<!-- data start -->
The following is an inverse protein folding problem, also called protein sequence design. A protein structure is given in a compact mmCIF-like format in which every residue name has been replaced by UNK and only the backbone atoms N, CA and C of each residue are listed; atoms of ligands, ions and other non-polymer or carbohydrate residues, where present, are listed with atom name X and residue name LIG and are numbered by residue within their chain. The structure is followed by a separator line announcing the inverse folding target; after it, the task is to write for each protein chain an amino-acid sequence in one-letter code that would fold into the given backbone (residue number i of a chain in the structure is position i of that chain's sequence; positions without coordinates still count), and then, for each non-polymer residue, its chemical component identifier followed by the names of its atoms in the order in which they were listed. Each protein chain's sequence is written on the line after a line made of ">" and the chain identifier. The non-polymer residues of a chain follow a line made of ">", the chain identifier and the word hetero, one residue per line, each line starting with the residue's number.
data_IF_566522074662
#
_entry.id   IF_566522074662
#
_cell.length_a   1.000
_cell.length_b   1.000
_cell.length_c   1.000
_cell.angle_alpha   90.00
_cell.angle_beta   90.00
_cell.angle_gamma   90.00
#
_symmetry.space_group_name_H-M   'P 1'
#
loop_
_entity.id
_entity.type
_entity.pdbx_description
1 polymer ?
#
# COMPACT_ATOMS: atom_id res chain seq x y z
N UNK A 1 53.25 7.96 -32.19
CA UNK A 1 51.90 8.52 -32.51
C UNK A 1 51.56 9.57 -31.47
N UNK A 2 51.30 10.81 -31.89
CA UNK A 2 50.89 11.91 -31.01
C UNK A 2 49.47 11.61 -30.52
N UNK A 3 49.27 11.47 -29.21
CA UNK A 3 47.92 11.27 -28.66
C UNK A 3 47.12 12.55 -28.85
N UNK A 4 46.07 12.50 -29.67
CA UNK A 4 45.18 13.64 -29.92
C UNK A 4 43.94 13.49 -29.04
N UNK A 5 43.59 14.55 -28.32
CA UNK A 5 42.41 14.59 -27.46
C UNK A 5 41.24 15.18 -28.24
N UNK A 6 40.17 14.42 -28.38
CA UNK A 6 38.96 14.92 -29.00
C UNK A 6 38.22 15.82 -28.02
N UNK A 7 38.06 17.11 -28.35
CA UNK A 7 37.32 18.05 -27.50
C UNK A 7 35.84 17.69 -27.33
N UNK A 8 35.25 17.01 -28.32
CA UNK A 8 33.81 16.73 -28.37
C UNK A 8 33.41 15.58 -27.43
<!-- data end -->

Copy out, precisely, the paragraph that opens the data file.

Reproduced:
The following is an inverse protein folding problem, also called protein sequence design. A protein structure is given in a compact mmCIF-like format in which every residue name has been replaced by UNK and only the backbone atoms N, CA and C of each residue are listed; atoms of ligands, ions and other non-polymer or carbohydrate residues, where present, are listed with atom name X and residue name LIG and are numbered by residue within their chain. The structure is followed by a separator line announcing the inverse folding target; after it, the task is to write for each protein chain an amino-acid sequence in one-letter code that would fold into the given backbone (residue number i of a chain in the structure is position i of that chain's sequence; positions without coordinates still count), and then, for each non-polymer residue, its chemical component identifier followed by the names of its atoms in the order in which they were listed. Each protein chain's sequence is written on the line after a line made of ">" and the chain identifier. The non-polymer residues of a chain follow a line made of ">", the chain identifier and the word hetero, one residue per line, each line starting with the residue's number.